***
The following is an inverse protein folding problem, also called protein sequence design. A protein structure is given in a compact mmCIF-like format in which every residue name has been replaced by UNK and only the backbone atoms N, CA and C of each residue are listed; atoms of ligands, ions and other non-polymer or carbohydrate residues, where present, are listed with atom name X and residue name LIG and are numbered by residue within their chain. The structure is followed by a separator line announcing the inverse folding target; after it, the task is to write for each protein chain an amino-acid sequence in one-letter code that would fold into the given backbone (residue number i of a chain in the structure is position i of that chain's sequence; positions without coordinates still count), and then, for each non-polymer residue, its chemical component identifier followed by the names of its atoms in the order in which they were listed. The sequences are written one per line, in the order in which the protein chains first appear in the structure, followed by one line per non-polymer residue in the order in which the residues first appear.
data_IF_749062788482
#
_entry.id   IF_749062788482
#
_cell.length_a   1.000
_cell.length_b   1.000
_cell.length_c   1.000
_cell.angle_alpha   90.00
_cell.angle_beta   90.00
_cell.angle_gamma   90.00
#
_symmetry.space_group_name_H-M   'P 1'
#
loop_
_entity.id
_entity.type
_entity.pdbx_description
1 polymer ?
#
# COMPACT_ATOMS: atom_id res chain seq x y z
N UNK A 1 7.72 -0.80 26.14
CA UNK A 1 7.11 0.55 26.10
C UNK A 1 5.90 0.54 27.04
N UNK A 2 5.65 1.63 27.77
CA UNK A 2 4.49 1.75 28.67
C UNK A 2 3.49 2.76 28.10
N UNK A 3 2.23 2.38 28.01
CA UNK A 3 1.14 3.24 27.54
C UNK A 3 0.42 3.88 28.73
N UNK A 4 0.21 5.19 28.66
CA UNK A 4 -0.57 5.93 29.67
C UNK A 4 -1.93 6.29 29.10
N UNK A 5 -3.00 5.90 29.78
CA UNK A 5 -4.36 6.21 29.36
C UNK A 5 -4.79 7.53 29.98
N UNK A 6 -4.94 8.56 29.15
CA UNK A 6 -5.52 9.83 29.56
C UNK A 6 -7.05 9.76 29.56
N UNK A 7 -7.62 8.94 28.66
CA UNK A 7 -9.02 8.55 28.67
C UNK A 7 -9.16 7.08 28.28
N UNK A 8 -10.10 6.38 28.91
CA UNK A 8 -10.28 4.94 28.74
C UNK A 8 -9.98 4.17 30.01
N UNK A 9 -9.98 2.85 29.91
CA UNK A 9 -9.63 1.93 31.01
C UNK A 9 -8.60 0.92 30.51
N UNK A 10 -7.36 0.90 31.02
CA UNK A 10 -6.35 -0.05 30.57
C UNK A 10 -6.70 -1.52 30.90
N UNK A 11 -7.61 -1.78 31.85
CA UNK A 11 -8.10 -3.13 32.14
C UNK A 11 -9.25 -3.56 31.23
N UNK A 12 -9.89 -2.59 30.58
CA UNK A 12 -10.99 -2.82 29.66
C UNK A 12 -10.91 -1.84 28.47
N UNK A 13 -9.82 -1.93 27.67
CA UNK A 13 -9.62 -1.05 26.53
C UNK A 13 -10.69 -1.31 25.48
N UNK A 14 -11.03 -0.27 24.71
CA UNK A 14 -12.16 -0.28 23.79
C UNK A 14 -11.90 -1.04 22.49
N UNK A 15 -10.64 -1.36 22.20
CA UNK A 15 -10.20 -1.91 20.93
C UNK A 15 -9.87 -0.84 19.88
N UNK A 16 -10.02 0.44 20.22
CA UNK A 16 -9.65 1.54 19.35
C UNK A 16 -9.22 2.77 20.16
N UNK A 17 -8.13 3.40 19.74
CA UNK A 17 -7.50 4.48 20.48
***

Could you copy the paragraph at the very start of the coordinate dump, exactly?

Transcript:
The following is an inverse protein folding problem, also called protein sequence design. A protein structure is given in a compact mmCIF-like format in which every residue name has been replaced by UNK and only the backbone atoms N, CA and C of each residue are listed; atoms of ligands, ions and other non-polymer or carbohydrate residues, where present, are listed with atom name X and residue name LIG and are numbered by residue within their chain. The structure is followed by a separator line announcing the inverse folding target; after it, the task is to write for each protein chain an amino-acid sequence in one-letter code that would fold into the given backbone (residue number i of a chain in the structure is position i of that chain's sequence; positions without coordinates still count), and then, for each non-polymer residue, its chemical component identifier followed by the names of its atoms in the order in which they were listed. The sequences are written one per line, in the order in which the protein chains first appear in the structure, followed by one line per non-polymer residue in the order in which the residues first appear.